Robotic Submarine Running Debian Wins International Competition
October 8th, 2009
This August, a team of 35 undergraduate students from Cornell University sank the competition at the 12th annual Autonomous Underwater Vehicle Competition, sponsored by the Association of Unmanned Vehicle Systems International and the Office of Naval Research. The competition takes place in a large acoustic testing pool operated by the US Navy SPAWAR Systems Center. It calls for entries to pass through a gate, follow a path, ram a submerged buoy, fire through a square target with small torpedoes, drop markers into bins containing simulated targets, recover a PVC target and surface through an octagon shape, all without human intervention. The Cornell Autonomous Underwater Vehicle Team (CUAUV) took first place by completing the entire course at the competition, a feat not seen since MIT won in 2002. This was Cornell's first victory since 2003.
Cornell's vehicle, named
Nova, runs a custom software stack on top of
a single board computer running Linux and relies heavily on Debian.
Debian works amazingly well for us, said Benjamin Seidenberg, CUAUV's
new software team leader.
Not only do we use it on the vehicle, we also
run it on the computers in our lab and our servers, and use it to
develop our custom electronics. Seidenberg, who also handles IT issues
for the team, said that they consolidated on Debian three years ago.
When I joined the team, we had computers running Windows XP, Windows
Server, Debian, Ubuntu, FreeBSD and Gentoo. Now we've settled on Debian
for the sub and the servers; our lab workstations dual boot Debian and
Windows. It's a lot easier to manage, and it's great to be able to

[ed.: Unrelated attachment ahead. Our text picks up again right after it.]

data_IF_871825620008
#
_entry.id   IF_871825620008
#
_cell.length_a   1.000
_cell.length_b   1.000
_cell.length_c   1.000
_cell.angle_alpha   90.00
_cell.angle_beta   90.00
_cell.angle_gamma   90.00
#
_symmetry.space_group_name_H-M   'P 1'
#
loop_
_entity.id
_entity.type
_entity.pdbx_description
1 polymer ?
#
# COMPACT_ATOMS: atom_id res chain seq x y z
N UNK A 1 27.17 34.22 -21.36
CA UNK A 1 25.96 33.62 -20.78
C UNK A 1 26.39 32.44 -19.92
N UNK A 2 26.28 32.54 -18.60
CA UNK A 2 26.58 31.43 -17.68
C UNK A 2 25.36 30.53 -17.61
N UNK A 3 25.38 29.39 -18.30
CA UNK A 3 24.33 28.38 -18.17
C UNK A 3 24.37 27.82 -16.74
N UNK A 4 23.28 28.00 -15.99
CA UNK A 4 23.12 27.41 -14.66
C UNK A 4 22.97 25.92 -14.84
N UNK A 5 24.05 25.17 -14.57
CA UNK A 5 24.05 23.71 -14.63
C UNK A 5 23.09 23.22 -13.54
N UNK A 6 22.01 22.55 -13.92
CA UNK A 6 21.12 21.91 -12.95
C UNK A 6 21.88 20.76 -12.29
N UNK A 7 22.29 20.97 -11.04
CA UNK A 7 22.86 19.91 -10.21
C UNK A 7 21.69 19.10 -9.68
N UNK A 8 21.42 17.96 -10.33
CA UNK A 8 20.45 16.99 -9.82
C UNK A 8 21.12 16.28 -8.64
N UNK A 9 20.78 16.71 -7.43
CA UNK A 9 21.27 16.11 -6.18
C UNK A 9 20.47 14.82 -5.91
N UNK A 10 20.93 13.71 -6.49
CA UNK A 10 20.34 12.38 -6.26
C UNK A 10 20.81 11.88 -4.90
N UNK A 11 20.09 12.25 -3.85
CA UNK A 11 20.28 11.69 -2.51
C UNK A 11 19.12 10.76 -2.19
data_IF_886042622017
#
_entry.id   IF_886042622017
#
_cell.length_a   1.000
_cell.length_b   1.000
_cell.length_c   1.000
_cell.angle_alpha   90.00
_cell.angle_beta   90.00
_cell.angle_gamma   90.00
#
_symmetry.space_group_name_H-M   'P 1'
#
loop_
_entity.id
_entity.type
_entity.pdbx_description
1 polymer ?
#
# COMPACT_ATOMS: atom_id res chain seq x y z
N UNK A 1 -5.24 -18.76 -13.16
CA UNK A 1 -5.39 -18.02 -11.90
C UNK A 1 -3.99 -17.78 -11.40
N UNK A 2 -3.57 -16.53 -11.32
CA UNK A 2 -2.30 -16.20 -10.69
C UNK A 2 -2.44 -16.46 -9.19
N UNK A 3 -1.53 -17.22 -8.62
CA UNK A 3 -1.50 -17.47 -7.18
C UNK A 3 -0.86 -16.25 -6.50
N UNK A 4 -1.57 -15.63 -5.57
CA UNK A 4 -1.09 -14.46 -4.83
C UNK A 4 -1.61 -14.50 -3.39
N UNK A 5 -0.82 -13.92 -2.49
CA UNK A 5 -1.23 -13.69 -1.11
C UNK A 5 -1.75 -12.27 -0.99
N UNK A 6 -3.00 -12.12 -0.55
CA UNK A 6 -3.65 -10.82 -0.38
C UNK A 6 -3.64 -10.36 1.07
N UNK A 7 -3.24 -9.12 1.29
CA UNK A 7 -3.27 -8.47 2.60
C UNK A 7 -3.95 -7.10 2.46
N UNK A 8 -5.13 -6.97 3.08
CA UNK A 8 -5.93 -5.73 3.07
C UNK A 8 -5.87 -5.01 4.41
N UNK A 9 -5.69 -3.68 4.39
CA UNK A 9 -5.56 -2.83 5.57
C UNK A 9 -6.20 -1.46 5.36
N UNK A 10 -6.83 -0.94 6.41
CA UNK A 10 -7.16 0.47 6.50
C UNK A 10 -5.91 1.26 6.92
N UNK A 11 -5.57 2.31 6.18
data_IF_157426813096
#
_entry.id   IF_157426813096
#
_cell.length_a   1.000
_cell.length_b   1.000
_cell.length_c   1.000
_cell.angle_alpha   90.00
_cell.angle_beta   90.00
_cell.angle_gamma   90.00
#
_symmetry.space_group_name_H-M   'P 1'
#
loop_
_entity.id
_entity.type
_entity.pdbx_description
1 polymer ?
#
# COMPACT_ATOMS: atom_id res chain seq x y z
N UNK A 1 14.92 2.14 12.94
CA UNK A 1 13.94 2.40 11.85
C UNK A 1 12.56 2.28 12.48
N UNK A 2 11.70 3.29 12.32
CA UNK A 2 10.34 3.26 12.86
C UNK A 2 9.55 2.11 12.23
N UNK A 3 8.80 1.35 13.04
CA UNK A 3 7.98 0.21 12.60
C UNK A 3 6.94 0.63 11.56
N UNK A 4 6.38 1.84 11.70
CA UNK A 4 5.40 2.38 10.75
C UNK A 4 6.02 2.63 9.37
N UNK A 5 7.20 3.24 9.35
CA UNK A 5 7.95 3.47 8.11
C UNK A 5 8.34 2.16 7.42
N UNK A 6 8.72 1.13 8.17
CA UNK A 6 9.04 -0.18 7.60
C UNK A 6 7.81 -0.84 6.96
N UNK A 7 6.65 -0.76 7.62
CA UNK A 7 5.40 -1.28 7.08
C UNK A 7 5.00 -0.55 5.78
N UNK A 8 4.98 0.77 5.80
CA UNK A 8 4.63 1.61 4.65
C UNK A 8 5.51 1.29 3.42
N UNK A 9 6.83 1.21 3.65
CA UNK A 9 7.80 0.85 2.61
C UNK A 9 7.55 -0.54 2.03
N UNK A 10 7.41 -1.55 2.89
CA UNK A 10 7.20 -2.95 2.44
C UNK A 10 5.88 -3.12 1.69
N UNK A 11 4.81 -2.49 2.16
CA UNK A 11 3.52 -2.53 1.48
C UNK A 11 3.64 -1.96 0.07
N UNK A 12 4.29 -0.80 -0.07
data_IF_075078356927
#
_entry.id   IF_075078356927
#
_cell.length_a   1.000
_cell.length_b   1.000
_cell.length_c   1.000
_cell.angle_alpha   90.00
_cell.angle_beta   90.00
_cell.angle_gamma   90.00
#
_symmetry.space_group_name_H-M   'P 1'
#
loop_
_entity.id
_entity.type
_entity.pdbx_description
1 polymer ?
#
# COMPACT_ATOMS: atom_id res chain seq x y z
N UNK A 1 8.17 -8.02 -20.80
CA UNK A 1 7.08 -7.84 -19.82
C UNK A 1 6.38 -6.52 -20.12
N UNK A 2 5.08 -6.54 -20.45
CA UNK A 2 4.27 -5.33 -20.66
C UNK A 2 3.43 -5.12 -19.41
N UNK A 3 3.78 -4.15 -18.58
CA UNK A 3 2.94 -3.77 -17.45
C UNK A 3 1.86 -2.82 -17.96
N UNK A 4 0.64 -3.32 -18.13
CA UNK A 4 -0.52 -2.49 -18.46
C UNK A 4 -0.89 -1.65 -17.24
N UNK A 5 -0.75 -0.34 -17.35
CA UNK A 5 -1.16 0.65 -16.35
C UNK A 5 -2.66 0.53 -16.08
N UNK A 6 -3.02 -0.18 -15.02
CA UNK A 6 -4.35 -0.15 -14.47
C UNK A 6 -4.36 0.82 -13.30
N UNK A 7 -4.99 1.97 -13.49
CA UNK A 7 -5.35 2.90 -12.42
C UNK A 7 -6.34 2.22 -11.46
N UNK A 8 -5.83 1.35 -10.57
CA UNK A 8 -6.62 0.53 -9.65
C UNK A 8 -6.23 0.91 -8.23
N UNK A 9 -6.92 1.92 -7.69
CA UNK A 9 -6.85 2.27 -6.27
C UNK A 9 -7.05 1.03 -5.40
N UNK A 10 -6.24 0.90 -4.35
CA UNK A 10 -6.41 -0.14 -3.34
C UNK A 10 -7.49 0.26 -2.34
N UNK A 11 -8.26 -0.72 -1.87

develop in the same environment that the submarine runs.
The team also uses other open source software on their vehicle such as OpenCV for image processing and libdc1394 for video capture. According to Arseney Romanenko, another member of the software team, these libraries are essential for doing vision processing in an embedded environment; they are fast and lightweight which translates into significant power savings.
The Debian Project was founded in 1993 by Ian Murdock to be a truly
free, community project. Since then the project has grown to be one of
the largest and most influential open source projects. Over three
thousand volunteers from all over the world work together to create and
maintain the software included in Debian. Translated into over 30 languages, and
supporting a huge range of computer types, Debian calls itself the
universal operating system.
The Cornell University Autonomous Underwater Vehicle team is a group of about 35 undergraduate students at Cornell University who design and build autonomous underwater vehicles for research purposes and to compete in the AUVSI Underwater Vehicle competition. More information, including information on sponsoring the team, is available at their website, www.cuauv.org.